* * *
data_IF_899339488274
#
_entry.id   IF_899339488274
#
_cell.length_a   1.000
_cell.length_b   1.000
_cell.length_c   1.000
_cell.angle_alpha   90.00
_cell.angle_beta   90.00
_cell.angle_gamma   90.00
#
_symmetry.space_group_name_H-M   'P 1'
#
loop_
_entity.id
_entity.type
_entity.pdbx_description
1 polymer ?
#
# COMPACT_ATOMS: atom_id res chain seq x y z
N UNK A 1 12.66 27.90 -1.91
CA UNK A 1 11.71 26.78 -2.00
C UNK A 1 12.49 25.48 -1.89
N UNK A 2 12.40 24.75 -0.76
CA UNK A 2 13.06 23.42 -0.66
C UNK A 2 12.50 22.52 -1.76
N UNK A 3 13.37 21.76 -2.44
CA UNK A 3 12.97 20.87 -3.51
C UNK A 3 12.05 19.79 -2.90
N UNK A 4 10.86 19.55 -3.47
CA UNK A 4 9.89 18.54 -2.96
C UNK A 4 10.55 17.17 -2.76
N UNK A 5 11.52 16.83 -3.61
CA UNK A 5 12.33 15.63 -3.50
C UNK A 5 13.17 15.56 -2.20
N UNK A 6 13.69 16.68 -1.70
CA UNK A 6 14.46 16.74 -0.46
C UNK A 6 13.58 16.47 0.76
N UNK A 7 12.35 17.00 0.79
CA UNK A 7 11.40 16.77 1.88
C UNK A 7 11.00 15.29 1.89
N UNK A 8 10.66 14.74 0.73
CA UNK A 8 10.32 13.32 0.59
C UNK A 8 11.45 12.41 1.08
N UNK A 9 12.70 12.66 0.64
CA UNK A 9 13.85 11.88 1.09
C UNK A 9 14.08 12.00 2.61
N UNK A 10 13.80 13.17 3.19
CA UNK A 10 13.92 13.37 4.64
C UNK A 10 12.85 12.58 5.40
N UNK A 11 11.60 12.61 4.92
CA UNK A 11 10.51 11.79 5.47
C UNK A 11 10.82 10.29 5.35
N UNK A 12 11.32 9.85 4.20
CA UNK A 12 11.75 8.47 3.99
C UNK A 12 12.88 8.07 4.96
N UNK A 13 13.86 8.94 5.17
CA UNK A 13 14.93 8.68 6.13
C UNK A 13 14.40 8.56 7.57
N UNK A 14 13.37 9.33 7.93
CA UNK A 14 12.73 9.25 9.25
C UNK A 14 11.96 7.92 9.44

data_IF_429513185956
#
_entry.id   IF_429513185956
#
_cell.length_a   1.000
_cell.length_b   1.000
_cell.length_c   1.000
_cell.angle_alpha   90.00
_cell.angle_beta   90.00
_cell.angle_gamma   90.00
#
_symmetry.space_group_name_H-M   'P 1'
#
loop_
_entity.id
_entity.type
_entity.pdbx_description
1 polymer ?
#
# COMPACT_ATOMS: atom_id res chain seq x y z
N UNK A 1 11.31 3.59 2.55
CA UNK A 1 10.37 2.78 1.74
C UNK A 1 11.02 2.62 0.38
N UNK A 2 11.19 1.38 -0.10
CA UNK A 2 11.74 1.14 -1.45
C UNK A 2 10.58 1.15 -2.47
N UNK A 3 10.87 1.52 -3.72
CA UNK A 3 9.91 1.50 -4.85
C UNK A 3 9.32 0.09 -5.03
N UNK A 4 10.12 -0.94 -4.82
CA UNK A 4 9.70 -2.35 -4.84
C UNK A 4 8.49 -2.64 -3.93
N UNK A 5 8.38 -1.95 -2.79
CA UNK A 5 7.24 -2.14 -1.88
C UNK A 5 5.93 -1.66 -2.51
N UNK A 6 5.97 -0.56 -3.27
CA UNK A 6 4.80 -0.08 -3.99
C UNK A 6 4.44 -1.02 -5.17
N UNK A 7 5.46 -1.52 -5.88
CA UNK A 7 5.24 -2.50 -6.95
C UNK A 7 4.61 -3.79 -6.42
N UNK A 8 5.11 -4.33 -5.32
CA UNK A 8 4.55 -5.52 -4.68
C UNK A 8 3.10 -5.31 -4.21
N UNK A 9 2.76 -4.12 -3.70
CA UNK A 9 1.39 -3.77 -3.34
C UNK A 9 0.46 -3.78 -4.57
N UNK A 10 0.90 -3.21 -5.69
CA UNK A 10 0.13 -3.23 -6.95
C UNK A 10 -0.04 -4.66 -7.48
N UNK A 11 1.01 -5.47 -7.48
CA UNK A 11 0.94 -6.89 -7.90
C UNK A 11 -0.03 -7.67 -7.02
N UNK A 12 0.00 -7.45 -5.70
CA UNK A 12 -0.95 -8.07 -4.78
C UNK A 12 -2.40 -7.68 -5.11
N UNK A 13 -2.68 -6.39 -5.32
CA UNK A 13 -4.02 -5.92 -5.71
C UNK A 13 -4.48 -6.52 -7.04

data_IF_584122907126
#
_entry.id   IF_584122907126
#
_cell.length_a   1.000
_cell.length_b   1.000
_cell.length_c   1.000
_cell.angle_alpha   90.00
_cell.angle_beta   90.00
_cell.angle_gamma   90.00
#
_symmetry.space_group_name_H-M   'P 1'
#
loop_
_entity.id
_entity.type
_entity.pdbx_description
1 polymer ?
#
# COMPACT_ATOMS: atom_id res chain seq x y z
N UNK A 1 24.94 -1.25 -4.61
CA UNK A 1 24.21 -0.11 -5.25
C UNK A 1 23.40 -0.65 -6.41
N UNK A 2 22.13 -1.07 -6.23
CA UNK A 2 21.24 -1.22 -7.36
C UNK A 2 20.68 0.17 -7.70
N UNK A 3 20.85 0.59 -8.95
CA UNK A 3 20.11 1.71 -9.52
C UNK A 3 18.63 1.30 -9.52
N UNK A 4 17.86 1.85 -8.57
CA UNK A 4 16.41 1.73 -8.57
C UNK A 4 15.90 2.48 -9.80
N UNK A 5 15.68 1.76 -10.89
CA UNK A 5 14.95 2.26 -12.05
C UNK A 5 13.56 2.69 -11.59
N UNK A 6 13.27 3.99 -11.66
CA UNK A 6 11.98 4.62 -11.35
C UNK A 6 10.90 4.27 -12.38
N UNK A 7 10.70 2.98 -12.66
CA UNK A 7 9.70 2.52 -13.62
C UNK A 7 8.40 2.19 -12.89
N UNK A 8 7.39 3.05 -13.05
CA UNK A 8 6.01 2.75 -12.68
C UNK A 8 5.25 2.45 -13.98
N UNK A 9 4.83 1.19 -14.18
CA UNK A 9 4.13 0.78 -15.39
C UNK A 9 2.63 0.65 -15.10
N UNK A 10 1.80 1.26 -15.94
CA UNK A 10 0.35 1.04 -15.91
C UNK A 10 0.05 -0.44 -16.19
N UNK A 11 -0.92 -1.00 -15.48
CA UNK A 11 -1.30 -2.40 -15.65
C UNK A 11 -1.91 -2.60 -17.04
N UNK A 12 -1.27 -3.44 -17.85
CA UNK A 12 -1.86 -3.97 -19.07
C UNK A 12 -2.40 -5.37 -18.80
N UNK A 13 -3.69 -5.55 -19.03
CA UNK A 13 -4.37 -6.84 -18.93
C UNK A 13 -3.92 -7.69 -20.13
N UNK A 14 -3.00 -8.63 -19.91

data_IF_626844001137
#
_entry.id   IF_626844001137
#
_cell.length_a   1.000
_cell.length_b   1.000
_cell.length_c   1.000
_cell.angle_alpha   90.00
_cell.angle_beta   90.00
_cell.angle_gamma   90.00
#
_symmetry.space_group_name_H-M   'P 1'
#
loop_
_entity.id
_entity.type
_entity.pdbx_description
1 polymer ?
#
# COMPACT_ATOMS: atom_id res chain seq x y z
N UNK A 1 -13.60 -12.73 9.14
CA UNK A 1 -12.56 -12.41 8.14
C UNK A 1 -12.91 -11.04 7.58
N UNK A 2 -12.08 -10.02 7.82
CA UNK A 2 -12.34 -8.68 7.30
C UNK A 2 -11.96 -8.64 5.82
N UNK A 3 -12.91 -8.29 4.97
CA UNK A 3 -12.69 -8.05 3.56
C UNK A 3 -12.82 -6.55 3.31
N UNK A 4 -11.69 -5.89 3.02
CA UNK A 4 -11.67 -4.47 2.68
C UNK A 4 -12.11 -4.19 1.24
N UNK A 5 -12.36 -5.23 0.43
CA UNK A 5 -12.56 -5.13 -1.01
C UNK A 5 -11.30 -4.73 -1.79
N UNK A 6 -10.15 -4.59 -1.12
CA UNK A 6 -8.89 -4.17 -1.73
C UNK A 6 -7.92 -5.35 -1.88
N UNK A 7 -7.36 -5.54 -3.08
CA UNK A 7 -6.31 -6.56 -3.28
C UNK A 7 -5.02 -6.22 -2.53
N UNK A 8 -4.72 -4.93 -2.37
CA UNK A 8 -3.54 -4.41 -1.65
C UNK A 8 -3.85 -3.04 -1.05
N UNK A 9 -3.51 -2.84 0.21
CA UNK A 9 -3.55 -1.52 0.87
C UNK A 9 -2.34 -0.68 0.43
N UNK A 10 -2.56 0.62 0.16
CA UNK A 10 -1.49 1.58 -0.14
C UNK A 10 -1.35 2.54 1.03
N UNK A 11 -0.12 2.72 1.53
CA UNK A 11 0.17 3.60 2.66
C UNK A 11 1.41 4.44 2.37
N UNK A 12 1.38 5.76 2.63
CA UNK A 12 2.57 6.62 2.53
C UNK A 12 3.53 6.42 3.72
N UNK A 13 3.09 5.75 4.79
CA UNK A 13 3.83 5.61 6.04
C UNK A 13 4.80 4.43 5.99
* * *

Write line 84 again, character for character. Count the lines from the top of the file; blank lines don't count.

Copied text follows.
CA UNK A 1 10.37 2.78 1.74